He tells me I sound lovely on the phone. Hmm. I think. Keep it light, make a joke. Don't make it weird. He probably means my sparkling personality really comes through. I text back:
“Glad to hear it, I like to think so.”
He texts, “Love the confidence. Send a selfie [sends photo of himself]”
Shit. Made it worse. I didn't mean for that to sound so...ugh. But I don't want to make a big deal of it. I text back no, we can wait until our meeting for him to see me.
“I want to recognize u”
“Found u [on LinkedIn]”
“U r lovely”
“??” (After I don't reply for awhile)
This isn't a Tinder conversation, by the way. Or a dating site message. This is a text conversation meant to follow up a film festival job-related call I had with a professional acquaintance that took a turn for the creepy in an uncomfortably short amount of messages. Niceties turned to jokes, and jokes turned to things I know would not be texted to me if I were a man. “U r lovely :)” “Send a selfie.” And I'm mad at myself for letting it get to that point, for leading him on.
But only for a second. Then I let myself remember that I didn't lead him on. I'm a woman in her mid-20s making her way in the film festival industry by being friendly and somewhat casual in her interactions with acquaintances. I smile and chatter my way through the anxiety of meeting industry people I don't know. And unfortunately, friendliness between men and women often comes off as flirtatiousness. It's gender dynamics, I get it. But it's also utter bullshit to view an animated conversation about our jobs as an open invitation to see just what you can get away with saying to me (or sending me later via text/email in vague enough terms that if I call you out on it, you “apologize that I took it the wrong way.”)
A few instances like this have happened since I've been in my chosen professional field during the last few years. And they always catch me off guard. They catch me off guard because I refuse to believe “that's just the way it is.” I know that's not the case. Most of the men in my life (personally and professionally) do not treat me like this. They treat me as the valuable peer that I am. I can joke and giggle and be as candid as I like and not receive disrespectful follow-up texts. I am not made to feel that I've led them on or owe them something.
Alas, enough men have taken advantage of/“misread” a situation to justify writing this essay. For these men, there's an unfortunate assumption that must be proved otherwise: the assumption being that as a single woman, it must first be made clear that I'm not a viable romantic option. Then we can talk shop. These reasons can vary- maybe I finally say no to flirty texts. Maybe I act a bit cold to them. My personal favorite is using the fact that they already have a girlfriend as the reason that we can work together as peers. Otherwise, watch out. The sexual tension will be too much, apparently.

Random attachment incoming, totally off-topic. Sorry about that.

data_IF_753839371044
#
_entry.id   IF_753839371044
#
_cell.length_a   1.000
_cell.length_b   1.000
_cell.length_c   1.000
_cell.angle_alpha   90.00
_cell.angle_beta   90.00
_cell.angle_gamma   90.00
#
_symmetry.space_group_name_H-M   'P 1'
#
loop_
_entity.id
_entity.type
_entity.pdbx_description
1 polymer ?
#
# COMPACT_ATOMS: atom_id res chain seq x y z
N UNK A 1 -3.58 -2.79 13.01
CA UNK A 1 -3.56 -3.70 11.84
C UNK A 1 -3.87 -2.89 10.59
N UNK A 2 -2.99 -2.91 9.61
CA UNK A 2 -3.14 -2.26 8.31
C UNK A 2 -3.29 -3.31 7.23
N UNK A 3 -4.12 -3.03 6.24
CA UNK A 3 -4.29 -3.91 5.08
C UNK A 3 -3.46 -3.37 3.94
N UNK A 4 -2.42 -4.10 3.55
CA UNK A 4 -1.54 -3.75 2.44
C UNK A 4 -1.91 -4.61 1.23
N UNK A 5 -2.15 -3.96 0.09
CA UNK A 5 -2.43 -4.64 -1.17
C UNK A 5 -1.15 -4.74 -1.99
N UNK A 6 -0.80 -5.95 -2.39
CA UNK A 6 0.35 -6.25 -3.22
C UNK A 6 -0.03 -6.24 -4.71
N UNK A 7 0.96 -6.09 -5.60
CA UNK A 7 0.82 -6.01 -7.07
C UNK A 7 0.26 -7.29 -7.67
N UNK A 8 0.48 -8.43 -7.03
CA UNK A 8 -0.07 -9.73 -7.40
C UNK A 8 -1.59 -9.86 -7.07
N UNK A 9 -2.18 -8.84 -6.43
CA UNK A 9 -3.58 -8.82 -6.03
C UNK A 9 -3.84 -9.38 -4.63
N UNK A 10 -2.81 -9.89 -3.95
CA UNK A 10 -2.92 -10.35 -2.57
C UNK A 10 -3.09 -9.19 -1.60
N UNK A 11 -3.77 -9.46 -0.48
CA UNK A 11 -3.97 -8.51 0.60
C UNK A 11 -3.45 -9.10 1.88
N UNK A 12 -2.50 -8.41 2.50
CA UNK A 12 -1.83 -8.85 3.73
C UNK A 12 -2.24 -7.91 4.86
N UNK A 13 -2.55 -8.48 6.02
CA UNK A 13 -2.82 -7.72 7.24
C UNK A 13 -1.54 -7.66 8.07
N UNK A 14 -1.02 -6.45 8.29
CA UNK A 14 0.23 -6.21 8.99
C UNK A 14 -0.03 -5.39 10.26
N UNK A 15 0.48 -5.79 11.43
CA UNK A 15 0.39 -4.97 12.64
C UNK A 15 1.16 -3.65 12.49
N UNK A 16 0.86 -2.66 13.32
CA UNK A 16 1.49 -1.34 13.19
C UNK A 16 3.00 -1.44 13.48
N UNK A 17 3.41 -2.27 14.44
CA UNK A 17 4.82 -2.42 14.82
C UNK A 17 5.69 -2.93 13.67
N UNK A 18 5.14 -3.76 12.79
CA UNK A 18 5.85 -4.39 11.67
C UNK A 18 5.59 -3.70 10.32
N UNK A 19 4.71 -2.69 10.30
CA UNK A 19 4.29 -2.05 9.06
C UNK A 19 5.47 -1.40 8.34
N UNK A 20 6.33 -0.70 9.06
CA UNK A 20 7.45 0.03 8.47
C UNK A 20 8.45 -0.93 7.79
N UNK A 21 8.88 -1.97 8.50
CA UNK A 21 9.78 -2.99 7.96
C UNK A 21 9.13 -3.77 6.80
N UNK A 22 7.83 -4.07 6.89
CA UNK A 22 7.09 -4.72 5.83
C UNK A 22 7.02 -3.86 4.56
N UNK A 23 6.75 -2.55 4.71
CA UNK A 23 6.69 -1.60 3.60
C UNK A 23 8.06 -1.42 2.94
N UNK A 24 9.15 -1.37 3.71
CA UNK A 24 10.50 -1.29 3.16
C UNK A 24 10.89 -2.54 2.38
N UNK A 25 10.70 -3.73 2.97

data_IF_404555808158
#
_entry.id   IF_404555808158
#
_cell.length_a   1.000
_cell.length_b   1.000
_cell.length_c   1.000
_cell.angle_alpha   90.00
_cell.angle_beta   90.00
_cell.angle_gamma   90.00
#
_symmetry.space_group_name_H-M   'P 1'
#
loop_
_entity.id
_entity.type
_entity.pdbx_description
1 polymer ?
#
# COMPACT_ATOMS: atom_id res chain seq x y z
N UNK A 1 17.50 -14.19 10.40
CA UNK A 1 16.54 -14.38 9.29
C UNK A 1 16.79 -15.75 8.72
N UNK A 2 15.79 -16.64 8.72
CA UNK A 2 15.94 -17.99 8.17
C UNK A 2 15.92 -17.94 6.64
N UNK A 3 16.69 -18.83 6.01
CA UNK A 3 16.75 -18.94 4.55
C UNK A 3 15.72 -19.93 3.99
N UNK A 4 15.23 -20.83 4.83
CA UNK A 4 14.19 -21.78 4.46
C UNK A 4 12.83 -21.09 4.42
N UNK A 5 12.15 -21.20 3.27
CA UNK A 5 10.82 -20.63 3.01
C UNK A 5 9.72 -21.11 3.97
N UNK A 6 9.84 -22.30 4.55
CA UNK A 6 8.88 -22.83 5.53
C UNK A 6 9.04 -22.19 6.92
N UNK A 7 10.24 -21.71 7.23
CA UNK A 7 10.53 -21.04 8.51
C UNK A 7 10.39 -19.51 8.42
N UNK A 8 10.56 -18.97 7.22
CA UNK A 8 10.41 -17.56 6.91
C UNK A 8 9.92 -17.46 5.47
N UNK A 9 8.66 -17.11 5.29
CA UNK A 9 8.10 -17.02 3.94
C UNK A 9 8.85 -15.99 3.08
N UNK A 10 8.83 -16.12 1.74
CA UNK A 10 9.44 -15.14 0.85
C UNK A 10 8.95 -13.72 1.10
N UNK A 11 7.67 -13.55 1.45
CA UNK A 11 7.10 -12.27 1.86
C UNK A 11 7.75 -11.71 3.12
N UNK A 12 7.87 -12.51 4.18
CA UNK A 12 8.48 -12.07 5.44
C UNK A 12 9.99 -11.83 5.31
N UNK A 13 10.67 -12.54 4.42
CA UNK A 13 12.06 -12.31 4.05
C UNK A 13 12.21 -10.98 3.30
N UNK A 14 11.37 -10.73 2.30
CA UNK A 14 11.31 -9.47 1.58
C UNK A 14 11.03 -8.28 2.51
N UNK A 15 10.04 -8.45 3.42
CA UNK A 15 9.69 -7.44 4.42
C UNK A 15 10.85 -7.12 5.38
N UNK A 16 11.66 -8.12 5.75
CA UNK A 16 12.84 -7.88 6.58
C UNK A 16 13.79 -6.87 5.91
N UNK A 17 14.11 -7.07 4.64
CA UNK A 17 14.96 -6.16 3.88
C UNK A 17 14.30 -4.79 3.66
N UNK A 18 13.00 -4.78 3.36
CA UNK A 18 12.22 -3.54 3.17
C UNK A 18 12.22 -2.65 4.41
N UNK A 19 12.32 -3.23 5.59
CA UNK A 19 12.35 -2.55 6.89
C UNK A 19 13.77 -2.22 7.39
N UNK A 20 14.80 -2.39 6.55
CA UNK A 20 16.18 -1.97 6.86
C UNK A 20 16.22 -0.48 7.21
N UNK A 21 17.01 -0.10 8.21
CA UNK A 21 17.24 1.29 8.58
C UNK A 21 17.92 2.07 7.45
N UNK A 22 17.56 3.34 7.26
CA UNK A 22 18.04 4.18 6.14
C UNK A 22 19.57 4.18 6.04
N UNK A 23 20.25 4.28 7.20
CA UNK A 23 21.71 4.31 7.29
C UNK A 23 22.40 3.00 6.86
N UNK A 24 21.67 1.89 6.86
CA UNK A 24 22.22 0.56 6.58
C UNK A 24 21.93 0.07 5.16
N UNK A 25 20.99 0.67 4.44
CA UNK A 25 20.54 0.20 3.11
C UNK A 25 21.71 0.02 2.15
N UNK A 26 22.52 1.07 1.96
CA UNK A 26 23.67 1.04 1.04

At this point, enough instances have happened to make me put some thought into this and why it happens. As a young woman, I know I still have to work on how to assert myself in professional situations. I, like many women, worry about being perceived as a bitch if I react directly to what I read as uncomfortable comments or behavior. But by letting little things slide, a situation can escalate to the point where it's gotten more awkward than it ever needed to be. I recognize this and need to work on it.
There are also societal roots to the problem that are difficult to change. Starting from childhood, it's pretty normal to comment on a girl's appearance as a go-to compliment. This carries over to adulthood, with women often getting different types of compliments than men, even in job settings. I was once greeted as an “adorable creature” in front of colleagues by a venue manager I had just met. How is that considered an appropriate comment to a fellow professional? Even email correspondences can have subtle differences. I'm in the interesting position of having a rather unisex first name, and have definitely had some experiences where the moment of realization that I'm a woman is palpable in the text of our exchanges. They don't become flirty necessarily, but there are more smiley faces and playful language. It's difficult to explain the exact nature of the change; a shift in dynamics, I suppose.
Lastly, it is worth noting that I'm in an industry filled with exciting, creative people who probably become close with acquaintances and peers much more quickly than those in other industries. There's a personal stake in art, whether you make, produce, distribute, or showcase it. Plenty of passionate, heartfelt conversations happen in our offices and gatherings. But I am not “asking for it” by way of an earnest talk; do not assume my professional interest is a romantic one. I'm here to program films and represent my festival, a job that I'm quite good at and would love to tell you about. Don't tell me my website bio photo is cute. Even if you genuinely just mean it as a compliment and nothing more, don't. Compliment me on literally anything else. There are so many things to talk about that are relevant to the job. Say what nice things you've heard about my festival. Hell, if you really want to trade some witty banter back and forth, tell me a movie I programmed that you hated and we'll go from there. Just don't make it weird. It's one of countless things in this world that should be able to go unsaid but can't. Just be professional.